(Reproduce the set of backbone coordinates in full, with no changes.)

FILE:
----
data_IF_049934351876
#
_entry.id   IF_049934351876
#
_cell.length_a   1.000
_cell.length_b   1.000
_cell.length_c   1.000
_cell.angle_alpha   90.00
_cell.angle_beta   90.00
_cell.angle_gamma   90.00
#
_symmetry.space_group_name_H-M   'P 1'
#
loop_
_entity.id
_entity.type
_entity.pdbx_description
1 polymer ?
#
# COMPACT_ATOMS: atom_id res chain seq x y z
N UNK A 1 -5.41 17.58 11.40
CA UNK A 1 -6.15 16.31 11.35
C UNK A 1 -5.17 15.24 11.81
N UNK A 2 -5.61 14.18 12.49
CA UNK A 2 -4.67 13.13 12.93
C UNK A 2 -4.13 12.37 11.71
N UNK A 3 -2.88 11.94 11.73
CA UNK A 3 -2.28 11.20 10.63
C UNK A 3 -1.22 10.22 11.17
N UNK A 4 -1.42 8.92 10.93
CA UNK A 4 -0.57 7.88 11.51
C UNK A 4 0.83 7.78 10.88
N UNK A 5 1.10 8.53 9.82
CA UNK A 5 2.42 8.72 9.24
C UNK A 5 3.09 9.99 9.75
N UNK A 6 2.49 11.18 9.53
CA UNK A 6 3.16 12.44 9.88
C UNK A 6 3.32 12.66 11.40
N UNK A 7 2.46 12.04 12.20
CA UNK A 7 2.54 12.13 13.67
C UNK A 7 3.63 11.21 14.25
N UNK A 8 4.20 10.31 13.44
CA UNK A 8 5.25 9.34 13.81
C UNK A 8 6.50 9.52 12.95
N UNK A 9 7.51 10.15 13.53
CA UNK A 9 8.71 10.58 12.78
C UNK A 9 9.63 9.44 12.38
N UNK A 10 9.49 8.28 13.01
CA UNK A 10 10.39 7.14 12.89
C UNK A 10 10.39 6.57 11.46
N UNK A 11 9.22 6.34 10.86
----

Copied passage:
data_IF_049934351876
#
_entry.id   IF_049934351876
#
_cell.length_a   1.000
_cell.length_b   1.000
_cell.length_c   1.000
_cell.angle_alpha   90.00
_cell.angle_beta   90.00
_cell.angle_gamma   90.00
#
_symmetry.space_group_name_H-M   'P 1'
#
loop_
_entity.id
_entity.type
_entity.pdbx_description
1 polymer ?
#
# COMPACT_ATOMS: atom_id res chain seq x y z
N UNK A 1 -5.41 17.58 11.40
CA UNK A 1 -6.15 16.31 11.35
C UNK A 1 -5.17 15.24 11.81
N UNK A 2 -5.61 14.18 12.49
CA UNK A 2 -4.67 13.13 12.93
C UNK A 2 -4.13 12.37 11.71
N UNK A 3 -2.88 11.94 11.73
CA UNK A 3 -2.28 11.20 10.63
C UNK A 3 -1.22 10.22 11.17
N UNK A 4 -1.42 8.92 10.93
CA UNK A 4 -0.57 7.88 11.51
C UNK A 4 0.83 7.78 10.88
N UNK A 5 1.10 8.53 9.82
CA UNK A 5 2.42 8.72 9.24
C UNK A 5 3.09 9.99 9.75
N UNK A 6 2.49 11.18 9.53
CA UNK A 6 3.16 12.44 9.88
C UNK A 6 3.32 12.66 11.40
N UNK A 7 2.46 12.04 12.20
CA UNK A 7 2.54 12.13 13.67
C UNK A 7 3.63 11.21 14.25
N UNK A 8 4.20 10.31 13.44
CA UNK A 8 5.25 9.34 13.81
C UNK A 8 6.50 9.52 12.95
N UNK A 9 7.51 10.15 13.53
CA UNK A 9 8.71 10.58 12.78
C UNK A 9 9.63 9.44 12.38
N UNK A 10 9.49 8.28 13.01
CA UNK A 10 10.39 7.14 12.89
C UNK A 10 10.39 6.57 11.46
N UNK A 11 9.22 6.34 10.86